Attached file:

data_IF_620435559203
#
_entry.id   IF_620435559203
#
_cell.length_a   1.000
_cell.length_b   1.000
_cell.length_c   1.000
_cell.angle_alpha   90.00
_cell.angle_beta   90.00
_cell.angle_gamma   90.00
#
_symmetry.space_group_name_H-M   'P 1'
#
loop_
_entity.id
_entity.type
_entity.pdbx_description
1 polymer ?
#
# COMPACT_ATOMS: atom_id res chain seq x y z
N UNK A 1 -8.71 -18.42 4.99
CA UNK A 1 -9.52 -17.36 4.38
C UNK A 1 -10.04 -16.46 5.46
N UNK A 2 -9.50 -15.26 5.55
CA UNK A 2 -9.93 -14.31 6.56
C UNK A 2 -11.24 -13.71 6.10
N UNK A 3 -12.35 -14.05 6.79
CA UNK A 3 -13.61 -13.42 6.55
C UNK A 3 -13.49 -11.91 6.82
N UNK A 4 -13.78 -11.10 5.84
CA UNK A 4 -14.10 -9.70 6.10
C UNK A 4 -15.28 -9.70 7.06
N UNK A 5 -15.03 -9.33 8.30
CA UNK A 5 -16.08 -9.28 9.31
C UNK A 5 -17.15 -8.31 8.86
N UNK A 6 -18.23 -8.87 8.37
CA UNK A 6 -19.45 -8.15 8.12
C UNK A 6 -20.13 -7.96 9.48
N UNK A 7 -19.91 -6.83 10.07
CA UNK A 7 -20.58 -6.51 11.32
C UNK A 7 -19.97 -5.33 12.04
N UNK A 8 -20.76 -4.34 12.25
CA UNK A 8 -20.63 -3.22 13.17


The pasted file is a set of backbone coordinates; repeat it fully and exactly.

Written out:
data_IF_620435559203
#
_entry.id   IF_620435559203
#
_cell.length_a   1.000
_cell.length_b   1.000
_cell.length_c   1.000
_cell.angle_alpha   90.00
_cell.angle_beta   90.00
_cell.angle_gamma   90.00
#
_symmetry.space_group_name_H-M   'P 1'
#
loop_
_entity.id
_entity.type
_entity.pdbx_description
1 polymer ?
#
# COMPACT_ATOMS: atom_id res chain seq x y z
N UNK A 1 -8.71 -18.42 4.99
CA UNK A 1 -9.52 -17.36 4.38
C UNK A 1 -10.04 -16.46 5.46
N UNK A 2 -9.50 -15.26 5.55
CA UNK A 2 -9.93 -14.31 6.56
C UNK A 2 -11.24 -13.71 6.10
N UNK A 3 -12.35 -14.05 6.79
CA UNK A 3 -13.61 -13.42 6.55
C UNK A 3 -13.49 -11.91 6.82
N UNK A 4 -13.78 -11.10 5.84
CA UNK A 4 -14.10 -9.70 6.10
C UNK A 4 -15.28 -9.70 7.06
N UNK A 5 -15.03 -9.33 8.30
CA UNK A 5 -16.08 -9.28 9.31
C UNK A 5 -17.15 -8.31 8.86
N UNK A 6 -18.23 -8.87 8.37
CA UNK A 6 -19.45 -8.15 8.12
C UNK A 6 -20.13 -7.96 9.48
N UNK A 7 -19.91 -6.83 10.07
CA UNK A 7 -20.58 -6.51 11.32
C UNK A 7 -19.97 -5.33 12.04
N UNK A 8 -20.76 -4.34 12.25
CA UNK A 8 -20.63 -3.22 13.17